The scholars differed concerning this verse: is it abrogated or not? 

The majority (including the four Imams, Abu Haneefah, Maalik, al-Shaafa’i and Ahmad – may Allaah have mercy on them) are of the view that it is abrogated. They quoted a number of matters as evidence for that: 

(i)                Among the companions of the Prophet (peace and blessings of Allaah be upon him) are those from whom there is no report that they left wills (wasiyah) and there is no report that anyone denounced that. If it had been obligatory then they would not have failed to do it and it would have been narrated from them in a clear text that they acted upon it.

(ii)              The will (wasiyah) is a gift, and a gift is not binding during a person’s lifetime, so it cannot become binding after his death.

(iii)            A will given to an heir is abrogated by the verses on inheritance, according to the majority (of scholars), or it is abrogated by the hadeeth “There is no bequest (wasiyah) for an heir” according to some scholars. So this verse has been abrogated in both its meanings and its rulings, one of which is a bequest to an heir. 

Ibn ‘Abd al-Barr (may Allaah have mercy on him) said: They are unanimously agreed that it is not obligatory to make a will, apart from a group who held the odd view that it is obligatory to do so. End quote from al-Tamheed (14/292).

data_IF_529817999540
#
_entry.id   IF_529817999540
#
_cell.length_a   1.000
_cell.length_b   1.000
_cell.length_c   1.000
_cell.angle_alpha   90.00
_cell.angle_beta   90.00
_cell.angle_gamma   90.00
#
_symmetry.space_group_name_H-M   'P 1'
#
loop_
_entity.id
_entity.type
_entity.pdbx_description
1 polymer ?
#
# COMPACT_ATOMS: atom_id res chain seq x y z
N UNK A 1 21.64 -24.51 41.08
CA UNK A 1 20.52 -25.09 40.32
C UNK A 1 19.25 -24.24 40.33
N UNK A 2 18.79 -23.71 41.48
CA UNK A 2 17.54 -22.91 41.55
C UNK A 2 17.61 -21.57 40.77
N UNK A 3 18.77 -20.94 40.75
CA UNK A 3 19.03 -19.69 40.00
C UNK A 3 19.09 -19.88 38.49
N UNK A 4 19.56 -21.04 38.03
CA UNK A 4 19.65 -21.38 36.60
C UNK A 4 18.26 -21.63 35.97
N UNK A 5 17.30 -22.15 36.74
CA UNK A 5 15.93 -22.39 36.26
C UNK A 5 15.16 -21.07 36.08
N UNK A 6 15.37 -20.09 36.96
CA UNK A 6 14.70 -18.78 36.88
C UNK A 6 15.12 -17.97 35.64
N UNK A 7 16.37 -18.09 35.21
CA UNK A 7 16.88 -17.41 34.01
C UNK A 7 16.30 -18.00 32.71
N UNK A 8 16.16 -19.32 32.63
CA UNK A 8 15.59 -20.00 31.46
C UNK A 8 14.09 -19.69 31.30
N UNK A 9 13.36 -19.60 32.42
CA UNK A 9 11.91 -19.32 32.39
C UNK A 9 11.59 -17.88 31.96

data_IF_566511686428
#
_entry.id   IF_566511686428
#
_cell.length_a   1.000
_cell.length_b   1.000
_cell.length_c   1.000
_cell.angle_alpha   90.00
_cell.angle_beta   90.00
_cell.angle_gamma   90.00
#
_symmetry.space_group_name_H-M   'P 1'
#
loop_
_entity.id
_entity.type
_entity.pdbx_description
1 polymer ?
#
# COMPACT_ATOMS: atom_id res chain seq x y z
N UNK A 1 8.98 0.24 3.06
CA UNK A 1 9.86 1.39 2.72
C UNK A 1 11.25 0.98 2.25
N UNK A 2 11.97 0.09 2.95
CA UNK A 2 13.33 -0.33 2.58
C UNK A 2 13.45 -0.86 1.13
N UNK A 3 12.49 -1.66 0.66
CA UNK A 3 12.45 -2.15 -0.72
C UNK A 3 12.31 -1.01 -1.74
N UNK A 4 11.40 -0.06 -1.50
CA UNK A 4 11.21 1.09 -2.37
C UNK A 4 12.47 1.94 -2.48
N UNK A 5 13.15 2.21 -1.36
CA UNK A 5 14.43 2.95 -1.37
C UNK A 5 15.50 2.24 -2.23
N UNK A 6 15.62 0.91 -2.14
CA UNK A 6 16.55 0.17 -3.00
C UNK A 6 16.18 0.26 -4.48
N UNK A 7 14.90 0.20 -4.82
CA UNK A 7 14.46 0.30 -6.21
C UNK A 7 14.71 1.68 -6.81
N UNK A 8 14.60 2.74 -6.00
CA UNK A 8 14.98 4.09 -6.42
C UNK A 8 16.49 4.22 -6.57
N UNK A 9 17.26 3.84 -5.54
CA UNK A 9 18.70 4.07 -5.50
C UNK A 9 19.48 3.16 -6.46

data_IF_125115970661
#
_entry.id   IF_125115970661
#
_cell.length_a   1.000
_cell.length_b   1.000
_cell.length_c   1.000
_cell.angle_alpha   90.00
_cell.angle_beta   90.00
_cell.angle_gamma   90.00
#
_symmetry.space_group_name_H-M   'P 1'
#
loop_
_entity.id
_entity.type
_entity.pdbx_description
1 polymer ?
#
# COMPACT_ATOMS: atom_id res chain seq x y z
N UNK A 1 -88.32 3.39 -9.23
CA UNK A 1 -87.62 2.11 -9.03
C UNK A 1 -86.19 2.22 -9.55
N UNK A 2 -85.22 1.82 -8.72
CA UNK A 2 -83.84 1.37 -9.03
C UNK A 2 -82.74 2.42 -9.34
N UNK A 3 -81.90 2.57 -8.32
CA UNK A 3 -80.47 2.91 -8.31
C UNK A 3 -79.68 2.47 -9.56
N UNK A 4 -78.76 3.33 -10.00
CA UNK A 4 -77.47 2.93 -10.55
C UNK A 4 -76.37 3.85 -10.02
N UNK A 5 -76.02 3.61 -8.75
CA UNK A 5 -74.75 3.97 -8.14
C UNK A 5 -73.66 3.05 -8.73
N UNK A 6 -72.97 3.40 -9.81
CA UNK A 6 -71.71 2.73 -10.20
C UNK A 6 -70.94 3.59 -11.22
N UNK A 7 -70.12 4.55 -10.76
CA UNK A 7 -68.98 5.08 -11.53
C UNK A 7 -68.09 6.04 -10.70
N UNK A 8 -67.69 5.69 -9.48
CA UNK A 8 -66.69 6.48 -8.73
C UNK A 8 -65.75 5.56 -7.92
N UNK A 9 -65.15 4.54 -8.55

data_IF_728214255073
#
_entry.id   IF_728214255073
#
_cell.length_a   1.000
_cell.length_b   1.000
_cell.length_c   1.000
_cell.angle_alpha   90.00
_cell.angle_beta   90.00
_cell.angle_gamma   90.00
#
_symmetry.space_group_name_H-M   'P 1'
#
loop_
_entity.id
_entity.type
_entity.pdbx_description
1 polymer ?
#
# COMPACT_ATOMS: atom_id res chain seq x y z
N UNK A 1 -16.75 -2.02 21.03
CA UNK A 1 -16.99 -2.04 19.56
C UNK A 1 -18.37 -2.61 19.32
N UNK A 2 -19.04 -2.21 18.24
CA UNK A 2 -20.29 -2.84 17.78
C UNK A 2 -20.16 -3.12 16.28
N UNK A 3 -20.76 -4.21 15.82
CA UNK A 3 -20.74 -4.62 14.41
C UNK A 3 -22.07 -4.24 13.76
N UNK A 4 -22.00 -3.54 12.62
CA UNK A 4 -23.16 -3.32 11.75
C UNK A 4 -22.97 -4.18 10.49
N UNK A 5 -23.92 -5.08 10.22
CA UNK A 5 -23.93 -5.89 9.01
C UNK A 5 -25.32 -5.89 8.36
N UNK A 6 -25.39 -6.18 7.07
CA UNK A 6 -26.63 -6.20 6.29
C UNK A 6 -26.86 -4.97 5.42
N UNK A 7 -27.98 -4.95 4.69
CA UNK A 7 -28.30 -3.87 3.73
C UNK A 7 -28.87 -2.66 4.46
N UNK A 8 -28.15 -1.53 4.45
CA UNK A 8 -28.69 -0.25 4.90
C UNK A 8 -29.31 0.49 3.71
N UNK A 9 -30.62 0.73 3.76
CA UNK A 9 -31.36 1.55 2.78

Abu Dawood (2869) narrated that Ibn ‘Abbaas (may Allaah be pleased with him) said: The best of the bequest to the parents and relatives. The will remained like that until it was abrogated by the verse on inheritance. Classed as saheeh by al-Albaani in Saheeh Abi Dawood.  

Some of the salaf were of the view (which is also mentioned by Ibn ‘Abbaas – may Allaah be pleased with him – according to one of the two reports narrated from him) that the verse is not abrogated, rather the relatives who are heirs were excluded from it, but the obligation remains in effect with regard to non-heirs. 

So this verse is to be understood in the light of the verses on inheritance or the hadeeth “There is no bequest for an heir.” 

See: al-Mughni (8/391) and al-Muhalla (9/312) 

Compliance with this will that is dictated by state laws: 

1 – Although they call it a wasiyah (bequest, will), it is in fact a meeraath (inheritance). 

Hence Shaykh Muhammad Abu Zahrah said in his book Sharh Qanoon al-Wasiyah (p. 239), after mentioning the rulings on wills in state laws: This is a summary of the rulings on the binding will (wasiyah wajibah). … The aim, purpose and motive behind these rulings are the same as those behind the rulings on the division of the estate. So in the light of this binding will, the state law grants this share of the estate to the children of the one who died before his parents as an obligatory inheritance, which is what he would have been entitled to if he had outlived his parents, so long as it is no more than one-third. As that is the aim of the state law, all the rulings lead to making this binding will like a fixed share of the estate, thus becoming binding with no reason to make it binding, hence it is executed automatically every time, and thus it becomes confused with the division of the estate as prescribed in sharee’ah. End quote.